Some Players Back Norv Turner

Quarterback Kerry Collins has publicly stated his support for Raiders coach Norv Turner. So have several members of the defense, including linebacker Danny Clark who says he's willing to form a committee of players to talk to owner Al Davis about Oakland's head coaching situation. But unless his team does something big in these final two weeks, the odds of Turner returning for a third year will continue to shrink.

Turner himself has refused to talk about his coaching future with the Raiders, instead opting to focus on Oakland's upcoming opponent. With the prospect of going winless in the AFC West, though, and the very real possibility of ending the season on a six-game losing streak, it's becoming increasingly difficult for Turner to ignore.

''Every year every team changes and there's additions you need to make,'' Turner said. ''You evaluate and say, 'Hey we have to get better in this area.' Obviously there's a lot of evaluation that's going to be done here.''

In addition to Turner the Raiders face big decisions with their quarterback situation and with the offensive line. Collins is scheduled to get a fat raise to nearly $13 million in 2006, an issue he spoke about earlier this week when he acknowledged he would likely have to restructure his deal in order to remain in Oakland.

If the team opts to keep Collins it's all but certain backup Marques Tuiasosopo will be gone, either through trade or by being released, something he's reportedly ready to ask the Raiders for in the offseason.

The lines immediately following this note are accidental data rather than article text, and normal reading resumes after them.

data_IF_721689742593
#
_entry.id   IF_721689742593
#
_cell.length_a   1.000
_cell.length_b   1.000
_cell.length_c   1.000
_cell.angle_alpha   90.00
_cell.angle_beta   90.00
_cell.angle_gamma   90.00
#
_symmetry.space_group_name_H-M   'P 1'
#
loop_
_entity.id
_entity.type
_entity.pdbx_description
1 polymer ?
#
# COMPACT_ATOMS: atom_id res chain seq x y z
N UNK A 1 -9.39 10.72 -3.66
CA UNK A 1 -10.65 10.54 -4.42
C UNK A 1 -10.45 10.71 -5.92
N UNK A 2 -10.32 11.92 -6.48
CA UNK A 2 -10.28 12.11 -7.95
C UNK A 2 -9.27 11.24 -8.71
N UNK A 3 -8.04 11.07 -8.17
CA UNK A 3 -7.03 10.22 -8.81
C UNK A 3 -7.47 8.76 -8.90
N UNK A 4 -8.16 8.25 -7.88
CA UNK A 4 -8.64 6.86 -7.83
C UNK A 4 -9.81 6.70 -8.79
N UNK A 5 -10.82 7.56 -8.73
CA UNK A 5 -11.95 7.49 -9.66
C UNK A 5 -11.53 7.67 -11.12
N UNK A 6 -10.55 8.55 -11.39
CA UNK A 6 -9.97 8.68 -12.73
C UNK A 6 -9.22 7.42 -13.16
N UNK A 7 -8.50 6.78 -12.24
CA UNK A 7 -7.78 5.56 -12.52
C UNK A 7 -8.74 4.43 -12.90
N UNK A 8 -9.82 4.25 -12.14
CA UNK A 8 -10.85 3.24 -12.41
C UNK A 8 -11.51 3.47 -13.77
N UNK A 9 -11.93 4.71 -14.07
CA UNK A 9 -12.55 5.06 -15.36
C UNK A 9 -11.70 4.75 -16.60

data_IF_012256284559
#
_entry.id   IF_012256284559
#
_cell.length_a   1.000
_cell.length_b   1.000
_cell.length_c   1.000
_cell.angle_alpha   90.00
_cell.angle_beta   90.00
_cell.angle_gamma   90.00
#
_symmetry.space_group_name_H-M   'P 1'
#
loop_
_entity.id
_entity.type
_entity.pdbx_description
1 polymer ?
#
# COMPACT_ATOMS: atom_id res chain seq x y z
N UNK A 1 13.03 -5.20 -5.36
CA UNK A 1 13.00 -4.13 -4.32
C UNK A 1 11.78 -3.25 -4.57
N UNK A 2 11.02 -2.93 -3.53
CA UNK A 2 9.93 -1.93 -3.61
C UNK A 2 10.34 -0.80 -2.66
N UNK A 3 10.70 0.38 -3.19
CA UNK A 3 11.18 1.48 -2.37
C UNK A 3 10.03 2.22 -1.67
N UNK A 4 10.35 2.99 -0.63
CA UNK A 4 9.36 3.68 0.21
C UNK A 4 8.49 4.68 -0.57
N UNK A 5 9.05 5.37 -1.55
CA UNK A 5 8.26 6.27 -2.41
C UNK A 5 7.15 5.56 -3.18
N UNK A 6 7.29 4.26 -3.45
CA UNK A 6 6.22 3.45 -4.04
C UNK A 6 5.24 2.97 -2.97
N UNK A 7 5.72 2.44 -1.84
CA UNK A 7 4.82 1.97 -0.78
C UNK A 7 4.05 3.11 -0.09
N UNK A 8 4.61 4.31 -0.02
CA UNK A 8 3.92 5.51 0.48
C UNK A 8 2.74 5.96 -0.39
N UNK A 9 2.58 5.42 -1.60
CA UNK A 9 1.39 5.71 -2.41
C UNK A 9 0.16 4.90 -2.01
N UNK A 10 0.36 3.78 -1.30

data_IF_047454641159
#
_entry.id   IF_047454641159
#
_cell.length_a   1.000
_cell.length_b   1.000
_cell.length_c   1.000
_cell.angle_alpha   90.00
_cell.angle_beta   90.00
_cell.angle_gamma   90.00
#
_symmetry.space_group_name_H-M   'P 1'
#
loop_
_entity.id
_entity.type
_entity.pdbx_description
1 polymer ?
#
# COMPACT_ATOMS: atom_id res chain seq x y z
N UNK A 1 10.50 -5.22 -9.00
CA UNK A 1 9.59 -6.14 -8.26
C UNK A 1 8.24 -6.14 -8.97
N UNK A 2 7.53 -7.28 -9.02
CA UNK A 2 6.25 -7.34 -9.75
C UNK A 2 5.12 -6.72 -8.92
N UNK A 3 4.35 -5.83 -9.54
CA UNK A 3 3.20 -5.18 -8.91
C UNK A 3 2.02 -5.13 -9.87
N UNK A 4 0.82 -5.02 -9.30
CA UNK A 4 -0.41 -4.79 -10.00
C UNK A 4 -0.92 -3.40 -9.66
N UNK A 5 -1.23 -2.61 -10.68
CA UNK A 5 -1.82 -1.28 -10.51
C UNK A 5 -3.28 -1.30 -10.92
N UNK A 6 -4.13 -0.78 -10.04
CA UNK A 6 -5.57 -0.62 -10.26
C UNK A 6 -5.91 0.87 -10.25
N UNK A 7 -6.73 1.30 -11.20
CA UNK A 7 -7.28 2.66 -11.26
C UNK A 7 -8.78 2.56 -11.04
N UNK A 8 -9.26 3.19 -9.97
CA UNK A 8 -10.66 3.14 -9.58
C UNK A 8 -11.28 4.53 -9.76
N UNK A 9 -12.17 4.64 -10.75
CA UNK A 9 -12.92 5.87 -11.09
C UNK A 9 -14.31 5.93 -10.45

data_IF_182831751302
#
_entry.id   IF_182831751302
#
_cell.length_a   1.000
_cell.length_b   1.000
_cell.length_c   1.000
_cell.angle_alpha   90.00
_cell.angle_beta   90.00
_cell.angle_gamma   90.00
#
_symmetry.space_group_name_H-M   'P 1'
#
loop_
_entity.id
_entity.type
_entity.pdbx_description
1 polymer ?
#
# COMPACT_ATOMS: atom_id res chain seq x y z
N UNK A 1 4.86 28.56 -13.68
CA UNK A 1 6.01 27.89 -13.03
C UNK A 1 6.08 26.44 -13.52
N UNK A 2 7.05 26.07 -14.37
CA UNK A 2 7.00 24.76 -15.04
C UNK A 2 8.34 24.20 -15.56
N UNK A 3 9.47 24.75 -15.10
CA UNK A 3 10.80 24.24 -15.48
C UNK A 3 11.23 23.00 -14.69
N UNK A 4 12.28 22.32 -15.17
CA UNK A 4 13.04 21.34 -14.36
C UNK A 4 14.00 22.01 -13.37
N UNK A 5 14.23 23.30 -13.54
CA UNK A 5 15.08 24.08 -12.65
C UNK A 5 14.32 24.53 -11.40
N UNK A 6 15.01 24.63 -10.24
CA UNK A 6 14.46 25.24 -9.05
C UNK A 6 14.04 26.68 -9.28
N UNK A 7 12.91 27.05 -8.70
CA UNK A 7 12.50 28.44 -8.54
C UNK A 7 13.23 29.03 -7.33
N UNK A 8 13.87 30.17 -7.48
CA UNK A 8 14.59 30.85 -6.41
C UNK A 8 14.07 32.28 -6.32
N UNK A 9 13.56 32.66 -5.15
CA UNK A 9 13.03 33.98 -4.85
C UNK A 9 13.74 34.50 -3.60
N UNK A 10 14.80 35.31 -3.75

No matter who is Oakland's quarterback next year, however, the Raiders must first address their deficiencies across the offensive line. Thought to be a strength of the team at the beginning of the season, the offensive line has emerged as a serious weakness and a problem Davis must correct in the offseason.

There are other issues as well.

The Raiders are reportedly going to be more than $20 million over the projected salary cap next season, meaning that if Oakland's management doesn't start doing some quick pencil pushing, the team won't be able to do much maneuvering once free agency starts.

Fifteen Raiders players will be eligible for free agency, most notably defensive back Charles Woodson.

Woodson has been the team's franchise player since 2004 and is earning more than $10 million this year. He has not played since suffering a broken leg early in the season and despite Turner's optimistic attitude, Woodson has not returned to the playing field.

The question is will Woodson ever play for the Raiders again? Because Oakland needs to trim a lot from its 2006 payroll, Davis might deem Woodson too expensive to re-sign. If the team were to franchise Woodson again, it would cost the team an estimated $12 million to do so, money that could be spent patching up the numerous other holes the team has.

Oakland's other pending free agents are safeties Reynaldo Hill, Jarrod Cooper and Reggie Tongue, defensive tackle Ed Jasper, linebackers Grant Irons, DeLawrence Grant and Tim Johnson, tight ends Randall Williams and Zeron Flemister, defensive tackles Terdell Sands and Kenny Smith, offensive linemen Corey Hulsey and Chad Slaughter and running back Omar Easy.


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